She upturned her bag entirely and shook the contents out onto the ground, yelping when a pack of Marlboros bounced out. She threw everything back in and ripped open the pack, seizing a cigarette between her teeth as she dug through her pockets for a lighter, especially grateful for the rash decision to buy straights that morning. At the clicking sound of the flame Kathy opened her eyes.
‘I didn’t know you smoked!’
‘Yeah, well, I didn’t know Bateman was having an affair.’ She exhaled smoke onto the street as people rushed past with strained, down-turned faces, despite the fact it was only spitting.
‘I’m going to get the bastard,’ she growled.
‘Get him?’ Kathy was still looking at the cigarette between her friend’s fingers. ‘Get him how?’
‘I don’t know,’ she said, taking a long drag. ‘Maybe threaten him?’
‘And who would that help?’ She could feel Kathy’s eyes boring into her peripheral vision like a missile. ‘When you out him, who would that help? They won’t fire him.’
‘Yeah, but his husband-’
‘Is probably doing it, too!’ Kathy snapped. ‘They all do it in those circles.’
‘What are you saying, Kath?’ She turned to Kathy, cigarette hovering by her mouth, although not forgotten.
‘I’m saying it’s none of our business and we should forget it.’
‘Are you out of your bloody mind?!’
’Are you?!’ Kathy suddenly pitched herself up from the doorway and sped down the street with a palm held up that told her not to follow. She sat back watching her friend disappear down Brick Lane, forgetting to shiver in the cold.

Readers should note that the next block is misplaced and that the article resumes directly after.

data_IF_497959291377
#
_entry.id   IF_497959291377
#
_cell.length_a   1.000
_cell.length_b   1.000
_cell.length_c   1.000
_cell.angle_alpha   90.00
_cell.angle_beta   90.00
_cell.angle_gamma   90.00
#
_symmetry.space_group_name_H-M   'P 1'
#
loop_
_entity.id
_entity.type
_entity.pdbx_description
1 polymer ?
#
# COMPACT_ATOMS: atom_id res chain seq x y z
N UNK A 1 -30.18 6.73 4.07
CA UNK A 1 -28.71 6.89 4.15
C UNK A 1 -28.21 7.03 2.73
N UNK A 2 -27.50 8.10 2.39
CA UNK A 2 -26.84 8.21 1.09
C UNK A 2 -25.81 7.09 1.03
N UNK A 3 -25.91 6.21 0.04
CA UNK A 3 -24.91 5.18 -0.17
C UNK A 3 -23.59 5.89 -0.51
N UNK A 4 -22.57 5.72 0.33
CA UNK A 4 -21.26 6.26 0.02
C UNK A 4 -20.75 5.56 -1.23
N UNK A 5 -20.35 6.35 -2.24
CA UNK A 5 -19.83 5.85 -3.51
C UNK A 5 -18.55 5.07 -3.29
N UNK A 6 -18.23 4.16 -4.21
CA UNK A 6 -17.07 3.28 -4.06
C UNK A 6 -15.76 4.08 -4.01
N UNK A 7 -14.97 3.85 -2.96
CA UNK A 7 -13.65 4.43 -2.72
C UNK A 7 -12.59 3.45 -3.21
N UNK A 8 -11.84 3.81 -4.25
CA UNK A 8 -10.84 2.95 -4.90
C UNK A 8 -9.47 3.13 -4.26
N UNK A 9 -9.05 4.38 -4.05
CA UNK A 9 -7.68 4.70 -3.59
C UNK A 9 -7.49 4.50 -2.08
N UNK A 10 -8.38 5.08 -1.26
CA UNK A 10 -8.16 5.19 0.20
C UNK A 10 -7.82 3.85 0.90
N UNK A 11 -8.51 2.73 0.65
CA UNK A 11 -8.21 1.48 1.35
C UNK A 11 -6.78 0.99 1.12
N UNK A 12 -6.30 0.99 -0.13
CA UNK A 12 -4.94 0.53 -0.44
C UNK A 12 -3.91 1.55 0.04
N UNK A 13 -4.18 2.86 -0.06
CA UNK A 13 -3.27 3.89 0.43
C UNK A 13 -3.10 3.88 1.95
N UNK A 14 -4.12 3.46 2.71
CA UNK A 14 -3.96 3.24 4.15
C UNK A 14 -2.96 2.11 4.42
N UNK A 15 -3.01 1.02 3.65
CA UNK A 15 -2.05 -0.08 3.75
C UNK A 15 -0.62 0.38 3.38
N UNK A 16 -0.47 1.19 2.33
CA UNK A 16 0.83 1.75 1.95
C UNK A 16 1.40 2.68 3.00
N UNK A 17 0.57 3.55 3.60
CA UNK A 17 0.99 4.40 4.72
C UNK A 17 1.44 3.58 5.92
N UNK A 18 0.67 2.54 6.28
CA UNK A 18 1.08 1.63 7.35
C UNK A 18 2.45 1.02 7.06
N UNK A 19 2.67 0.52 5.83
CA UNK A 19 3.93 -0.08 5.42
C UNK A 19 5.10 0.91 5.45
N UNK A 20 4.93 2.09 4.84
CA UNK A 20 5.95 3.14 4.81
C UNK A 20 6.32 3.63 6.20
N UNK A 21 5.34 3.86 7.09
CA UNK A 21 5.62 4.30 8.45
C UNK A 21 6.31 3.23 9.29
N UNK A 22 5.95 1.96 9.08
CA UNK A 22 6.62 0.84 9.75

Her cigarette burnt its way down to the filter so she pulled out another and sheltered it with her left palm as she lit it, leaning back against the shutters as she inhaled. The sky was prematurely dark because of the afternoon’s rain, although she couldn’t remember if it had been light on her autopilot journey into work that morning.
She pushed the new smoke back out of her lungs and it billowed for a moment like a smog-cloud before dissipating into the rain that was now falling thicker and faster. With it, the red mist lifted from her eyes and her previously tense shoulders slumped against the shutters causing them to rattle. Drawing hard on the cigarette as a passing man splashed himself in a puddle and cursed, she shuddered recalling the venom and excitement of her first reaction and the raging urge to wound Bateman. She deflated with creeping horror as her vision widened out from her angry scope and once more saw the people in grey clothes scrambling through the grey streets sucking in the grey air. A spasm pinned her heart to her spine like a baby bird caught in the hands of a poacher. She bowed over, resting her elbows on her knees as she took another draw.
Her handbag vibrated against her calf and she dropped a hand to dig out her phone. It was a message from Kathy, who must have noticed it clatter out of the bag in her rush to find the cigarettes.
Maybe he’s unhappy.
Maybe we all are, she thought, stubbing the cigarette out on the step beside her and flicking it onto the street for good measure. It was quickly trampled underfoot by the crowd she then joined, hunching her shoulders against the sobbing sky.